Leah Ambwaya is a professional evaluator working with Excelsior who is visiting and assessing a number of GlobalGiving projects in Kenya. On June 4th she visited Adolescent Girls' Legal Defense Fund. When asked what she would tell her friends about this project, Leah said: "Incredible: You need to see this!”
On the 4th of June 2009 we visited Equality Now offices in the upper market parts of Nairobi.
As we enter the office we are received by Mary, who exclaims, “you look familiar! Did I meet you in some office that deals with children?”
I quickly realize that when you are a rights activist you can not hide. So I admit. I am no longer working in the same office, but I am still working with children on issues of realizing their rights.
Apparently our host could hear the conversation form the next office. She comes out and introduces herself as Faiza Mohamed. She ushers our team into her office. She is soft spoken but portrays an “ON YOUR MARKS” stature, ready to respond, ready to move. I could only conclude that the issues that she deals with in her cause of duty demand a soldiers’ heart - ready all the time.
This office is striking in a special way, in that there are wall size hangings with messages on women and girls rights. I notice on the wall a message "stop FGM."
Faiza is so passionate about her work, she shares her experience right from inception of the organization and the journey that she has walked in advocating for the rights of women and girls in Africa. Faiza is so proud of her work that she does not dwell on the challenges that she has faced but rather how she has handled them. Words like communities, engagement, pushing, empowering dominate her speech - an indication that she appreciates partnerships.
The cases of children in Kenya, Ethiopia, and Somalia where landmark court rulings have been made in favor of girls criss-cross her lips behind a smile of “yes we did it again!” She is truly a marathon runner who has won several gold medals in the Olympics. She says, "Court rulings are not final. We must fight for compensation for these girls, so I have gone back to court for the girl in Ethiopia to be compensated and even given a job. We can’t stop at conviction alone.”
This lady is in control of her work, she gives us a VCD to watch. “This is a documentary about all the work that we have done with GG related funds.” She give s us examples of work the organization has done in Uganda. After putting pressure on the government, a law was passed to recognize a woman as a co-owner of the family property. She says that best practices have been recorded in Marakwet, Kenya, where girls took their parents to court. Elsewhere in Narok, the body of a girl was exhumed and the parent charged with murder. In order not to destroy the community cultural fabric, community reconciliation meetings have been held in Narok. She cites the case of Tasaru, a girls' safe house in Narok which is something that can be replicated in other areas where FGM is being practiced. However she laments that although some Governments have been pressured and good laws have been passed, laws enforced in most countries have not changed the mind set, and so they are trying to focus more training for the police and paralegals.
Coalitions have been formed in program areas like Tanzania, and Uganda. In Eritrea, more focus has been put on the youth as the drivers for change. These young people have formed anti-FGM clubs in school. In Zambia, a girl who had been raped sued both the government and the teacher who had raped her. A landmark ruling again was made by the courts in favor of the girl and an award of 14,000 USD equivalents was given to the girl. In the ruling, the ministry of education was ordered to put systems for the protection of girls in schools. This case brought out the responsibility of the state very clearly in Zambia.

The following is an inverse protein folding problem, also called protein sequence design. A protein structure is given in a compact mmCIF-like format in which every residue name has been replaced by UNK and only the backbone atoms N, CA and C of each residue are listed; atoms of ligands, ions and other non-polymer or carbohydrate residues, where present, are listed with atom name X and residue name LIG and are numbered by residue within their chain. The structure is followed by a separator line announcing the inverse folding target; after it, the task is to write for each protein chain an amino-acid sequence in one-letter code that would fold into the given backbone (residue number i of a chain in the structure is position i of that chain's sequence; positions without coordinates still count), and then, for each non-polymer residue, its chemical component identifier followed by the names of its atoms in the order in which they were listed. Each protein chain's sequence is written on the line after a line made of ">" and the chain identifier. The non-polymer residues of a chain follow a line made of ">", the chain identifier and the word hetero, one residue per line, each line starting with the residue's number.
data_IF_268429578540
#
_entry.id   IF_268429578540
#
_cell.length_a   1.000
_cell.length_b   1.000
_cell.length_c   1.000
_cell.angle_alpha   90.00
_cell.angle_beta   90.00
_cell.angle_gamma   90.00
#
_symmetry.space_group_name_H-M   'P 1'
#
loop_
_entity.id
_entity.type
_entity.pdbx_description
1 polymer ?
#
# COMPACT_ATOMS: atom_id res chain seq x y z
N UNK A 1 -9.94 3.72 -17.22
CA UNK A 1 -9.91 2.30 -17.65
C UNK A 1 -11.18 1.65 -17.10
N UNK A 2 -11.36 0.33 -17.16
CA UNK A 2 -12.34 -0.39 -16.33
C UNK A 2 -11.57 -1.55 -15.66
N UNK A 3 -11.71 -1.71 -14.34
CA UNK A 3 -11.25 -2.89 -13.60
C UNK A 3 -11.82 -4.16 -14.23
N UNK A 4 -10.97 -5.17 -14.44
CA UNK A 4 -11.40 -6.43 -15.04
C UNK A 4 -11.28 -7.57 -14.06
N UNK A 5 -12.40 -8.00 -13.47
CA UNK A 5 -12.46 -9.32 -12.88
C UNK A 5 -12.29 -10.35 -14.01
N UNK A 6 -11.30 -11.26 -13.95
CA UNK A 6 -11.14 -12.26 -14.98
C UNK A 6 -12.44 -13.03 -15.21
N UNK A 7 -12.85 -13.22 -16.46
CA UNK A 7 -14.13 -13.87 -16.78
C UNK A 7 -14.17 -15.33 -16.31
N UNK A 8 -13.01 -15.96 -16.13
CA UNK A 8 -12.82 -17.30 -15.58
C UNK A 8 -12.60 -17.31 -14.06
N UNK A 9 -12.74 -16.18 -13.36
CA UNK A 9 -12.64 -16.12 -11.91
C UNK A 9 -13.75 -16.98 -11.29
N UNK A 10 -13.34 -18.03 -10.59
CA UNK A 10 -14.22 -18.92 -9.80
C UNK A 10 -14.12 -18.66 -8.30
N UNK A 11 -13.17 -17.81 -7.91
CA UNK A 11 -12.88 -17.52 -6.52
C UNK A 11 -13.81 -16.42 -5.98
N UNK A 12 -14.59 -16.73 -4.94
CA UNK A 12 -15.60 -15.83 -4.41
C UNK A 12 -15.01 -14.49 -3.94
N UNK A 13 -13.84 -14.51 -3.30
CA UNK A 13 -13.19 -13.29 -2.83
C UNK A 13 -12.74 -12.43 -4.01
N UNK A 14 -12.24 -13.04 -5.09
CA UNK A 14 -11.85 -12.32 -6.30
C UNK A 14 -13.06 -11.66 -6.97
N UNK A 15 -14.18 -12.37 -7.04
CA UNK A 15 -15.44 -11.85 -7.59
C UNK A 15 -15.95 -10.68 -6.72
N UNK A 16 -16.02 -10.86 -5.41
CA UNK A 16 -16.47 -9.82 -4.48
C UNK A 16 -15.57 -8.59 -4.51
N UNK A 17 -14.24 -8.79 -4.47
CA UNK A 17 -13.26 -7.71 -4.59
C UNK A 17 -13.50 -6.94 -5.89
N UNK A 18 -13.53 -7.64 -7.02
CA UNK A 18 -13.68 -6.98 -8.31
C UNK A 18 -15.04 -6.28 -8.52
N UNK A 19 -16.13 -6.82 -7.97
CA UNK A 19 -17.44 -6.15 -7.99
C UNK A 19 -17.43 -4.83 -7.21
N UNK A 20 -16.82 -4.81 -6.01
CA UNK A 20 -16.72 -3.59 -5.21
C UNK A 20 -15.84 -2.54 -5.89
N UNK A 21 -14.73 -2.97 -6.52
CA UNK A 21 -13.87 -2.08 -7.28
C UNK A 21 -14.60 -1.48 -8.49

Mary spoke of the first case of a girl taken to the African commission in Ethiopia, but she cautions that she can not discuss the case, since it is pending before the African commission.
We inquire on the level of community partnerships, and she is upbeat about it. “For substance in our work, communities must be engaged at all levels. Formations of coalitions in most of the countries have borne a lot of positive fruit. Professionals have given their services pro-bono.” This woman believes in the strength of numbers to be able to achieve results.
After, we talk to Mary Ciuru who is the administration and Liaison officer about her role in achieving the goals of the organization. She upbeat about it, saying, “I have to understand programmes in order to link them with the funds. When my colleagues come back from the field, I must be able to understand the dynamics of community needs and link them to funds and also just to be sure that funds are being put to good use. I must understand why sometimes I have to process a travel arrangement on short notice; all these dynamics dictate that I must understand the work of programs to some level."
As I leave that office, I conclude one thing, this organization has a team of strong willed women, who will stop at nothing in the realization of women and girls rights, and they are a formidable team, they are achievers.
Mike Acton and Christine Illanes are students who traveled throughout Africa and visited a number of GlobalGiving projects. On March 19th they visited "Adolescent Girls' Legal Defense Fund." When asked what they would tell their friends about this project, Michael said “It's a good project," while Christine said "Incredible: You need to see this!"
We met with Carolina at the Equality Now Kenya office to discuss the organization and a couple of their projects in the field. The office was relaxed but full of activity. While Equality Now in Kenya understands the importance of project updates and the need to share the stories of the work they are doing in the field, the fact is that Equality Now Kenya is a branch of International Equality Now organization and much of the interaction between Equality Now and Global Giving occurs from the New York Headquarters.
Nevertheless, Equality Now Kenya is working on several projects including finding funding to assist disadvantaged women fight forced marriage, abduction, rape and mutilation. Due to the nature and location of their project as well as our compressed schedule, it was not possible to visit beneficiaries.
Equality Now is an organization that funnels funding to grassroots, community groups that others would be unable to get donations. I spoke with Caroline Murithi, a program officer with Equality Now, who told me that her concern for women started young when she noticed that tragedy always seemed to follow girls and that when bad things happened to women it was always the women’s fault according to society.
She wanted to work for an organization that helped women's groups reach their potential. She views the largest challenges to be cultural and religious resistance, as well as a lack of general political will, against women’s rights and equality in Kenya.